The headlines are the same in nearly every state: massive cuts in higher education budgets, faculty and staff layoffs, tuition hikes and students locked out of a college education because of rising costs. Our nation’s economic distress is taking a huge toll on our colleges, universities and future work force.
Here in California the crisis takes on even larger dimensions because of our partisan politics and severe budget problems and partly, I believe, because of the state’s famed Master Plan for Higher Education.
Let’s recall that the plan set a new national standard when it was enacted in 1960, establishing nearly universal higher education with a three-tiered system of two-year community colleges plus four-year teaching and research universities. Back then, the state could promise essentially free community college education and small fees at the University of California and California State campuses.
Too many of us — legislators, educators, community leaders — are still looking back and bemoaning those good ol’ days, instead of looking at today’s reality and a new vision for the future. As a result, the master plan itself sometimes gets in the way of realistic thinking about much-needed change in our higher education system and the ways we fund it.
For example, because of the plan’s focus on three distinct types of schools, our state has not done the kind of integrated planning and coordination across institutions that leading states are doing to improve system performance. We have no strategic plan for higher education, few consistent standards across institutions and no system for improving performance.
Let’s face facts: The economy, the work force and our student populations are all very different today than they were a half-century ago. Instead of feeling locked into a plan that may no longer work, instead of feeling immobilized by the state’s ongoing financial problems and legislative logjams, we need to get real about the current and future state of higher education in California.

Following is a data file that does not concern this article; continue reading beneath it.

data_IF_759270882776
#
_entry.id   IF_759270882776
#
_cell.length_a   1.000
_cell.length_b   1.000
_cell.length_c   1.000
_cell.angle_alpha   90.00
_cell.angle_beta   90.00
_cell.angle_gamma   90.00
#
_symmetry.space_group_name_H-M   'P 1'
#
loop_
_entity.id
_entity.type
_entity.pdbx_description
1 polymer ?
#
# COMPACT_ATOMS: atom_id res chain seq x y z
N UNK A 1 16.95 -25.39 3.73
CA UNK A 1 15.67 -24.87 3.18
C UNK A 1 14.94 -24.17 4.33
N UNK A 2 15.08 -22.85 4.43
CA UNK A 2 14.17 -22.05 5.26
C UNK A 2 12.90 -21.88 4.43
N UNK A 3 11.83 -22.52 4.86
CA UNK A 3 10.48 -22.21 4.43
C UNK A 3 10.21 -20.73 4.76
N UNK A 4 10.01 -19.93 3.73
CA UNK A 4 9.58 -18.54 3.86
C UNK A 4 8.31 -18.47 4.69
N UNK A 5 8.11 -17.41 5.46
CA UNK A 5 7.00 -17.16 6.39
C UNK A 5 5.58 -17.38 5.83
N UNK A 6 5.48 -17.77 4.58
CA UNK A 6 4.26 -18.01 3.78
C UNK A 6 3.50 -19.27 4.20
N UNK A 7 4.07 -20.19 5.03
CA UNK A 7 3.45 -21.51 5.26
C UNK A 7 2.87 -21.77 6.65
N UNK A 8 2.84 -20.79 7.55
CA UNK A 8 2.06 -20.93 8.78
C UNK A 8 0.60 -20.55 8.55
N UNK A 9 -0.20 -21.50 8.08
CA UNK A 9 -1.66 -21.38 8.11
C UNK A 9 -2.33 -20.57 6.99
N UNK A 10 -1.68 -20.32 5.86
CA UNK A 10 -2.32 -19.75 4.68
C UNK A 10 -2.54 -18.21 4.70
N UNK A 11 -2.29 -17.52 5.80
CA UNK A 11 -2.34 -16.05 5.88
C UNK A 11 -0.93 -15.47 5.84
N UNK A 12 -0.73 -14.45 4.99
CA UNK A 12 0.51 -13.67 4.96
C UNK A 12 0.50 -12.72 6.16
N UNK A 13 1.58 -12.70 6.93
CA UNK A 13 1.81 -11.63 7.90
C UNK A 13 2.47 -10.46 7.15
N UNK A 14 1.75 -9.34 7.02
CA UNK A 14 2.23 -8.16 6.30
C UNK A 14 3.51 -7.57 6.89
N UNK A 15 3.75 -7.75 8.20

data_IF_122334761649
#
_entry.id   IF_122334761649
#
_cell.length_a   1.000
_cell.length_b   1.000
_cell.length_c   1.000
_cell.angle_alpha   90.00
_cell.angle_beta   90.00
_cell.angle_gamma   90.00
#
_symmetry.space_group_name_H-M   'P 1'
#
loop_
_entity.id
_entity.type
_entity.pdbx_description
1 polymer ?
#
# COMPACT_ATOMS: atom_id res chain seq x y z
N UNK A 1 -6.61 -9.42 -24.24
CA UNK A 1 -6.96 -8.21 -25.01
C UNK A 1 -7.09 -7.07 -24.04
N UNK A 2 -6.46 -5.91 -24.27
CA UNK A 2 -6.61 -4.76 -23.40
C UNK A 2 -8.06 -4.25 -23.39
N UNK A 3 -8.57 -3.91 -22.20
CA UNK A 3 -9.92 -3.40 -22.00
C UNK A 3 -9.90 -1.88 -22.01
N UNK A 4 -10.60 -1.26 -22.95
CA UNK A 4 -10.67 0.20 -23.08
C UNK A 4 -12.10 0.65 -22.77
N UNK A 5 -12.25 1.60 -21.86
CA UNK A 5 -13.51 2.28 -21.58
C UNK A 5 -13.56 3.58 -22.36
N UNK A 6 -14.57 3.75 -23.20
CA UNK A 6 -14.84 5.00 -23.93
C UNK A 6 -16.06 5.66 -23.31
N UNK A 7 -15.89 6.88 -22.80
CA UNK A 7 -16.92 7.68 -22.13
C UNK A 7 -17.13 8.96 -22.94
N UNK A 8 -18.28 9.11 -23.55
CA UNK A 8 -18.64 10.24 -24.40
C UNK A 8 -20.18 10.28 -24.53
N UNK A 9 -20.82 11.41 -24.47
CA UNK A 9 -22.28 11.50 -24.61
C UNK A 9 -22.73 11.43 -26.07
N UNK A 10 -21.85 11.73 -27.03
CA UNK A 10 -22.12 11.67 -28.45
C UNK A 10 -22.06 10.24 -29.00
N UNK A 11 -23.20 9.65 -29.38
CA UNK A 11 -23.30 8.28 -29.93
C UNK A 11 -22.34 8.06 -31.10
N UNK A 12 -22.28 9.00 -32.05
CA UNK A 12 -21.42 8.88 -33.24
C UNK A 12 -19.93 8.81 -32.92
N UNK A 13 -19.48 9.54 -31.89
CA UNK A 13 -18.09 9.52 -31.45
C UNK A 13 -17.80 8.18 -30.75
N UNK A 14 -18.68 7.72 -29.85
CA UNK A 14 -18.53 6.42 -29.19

That starts with getting real about how we fund higher education. State support (here and elsewhere) for higher education began declining during the 1980 recession and hasn’t stopped. We will never again be able to offer free or almost-free education to every qualified student in our growing population, which is projected to grow to some 60 million by 2050.
Even today, while we bemoan increased tuition and fees, they remain a bargain compared to most states, according to College Board and California college data. In the 2010-2011 academic year, average tuition and fees for a four-year public college added up to $9,857 in New England, $6,428 in the South and $5,134 in California. At a two-year community college, the cost was $4,221 in New England, an average of $1,594 in the West and $624 in California.
It’s also important to note that once we add books and supplies plus room and board, the bill is far more than many low- and middle-income families can afford — particularly since those are often the families whose overall income has declined the past several years.
That point argues the need for assistance to families who can’t otherwise finance a college education for their children. It does not argue, however, for pretending our economically distressed state can maintain such low fees for all students.
We need more government and educational leaders — like UC Davis Chancellor Linda Katehi who is interviewed in this issue — who can look creatively at our post-secondary institutions and create new models. These models should acknowledge decreased state funding, cultivate other revenue sources (including new academic programs) and reduce costs through organizational consolidation and improvements, not just cuts.
In short, we all need to look at the challenges facing California’s higher education with creativity and a vision for the future, rather than continuing to fight the battles of the past.
Thomas Hanns Jr. was homeless when he first enrolled in classes at Sacramento City College, one of four main campuses that make up the Los Rios Community College District.
At first glimpse, online classes sound like a revolutionary cure for numerous problems plaguing California universities. They allow scores of students to enroll in college for a nominal fee and gain access to top-notch professors from elite schools.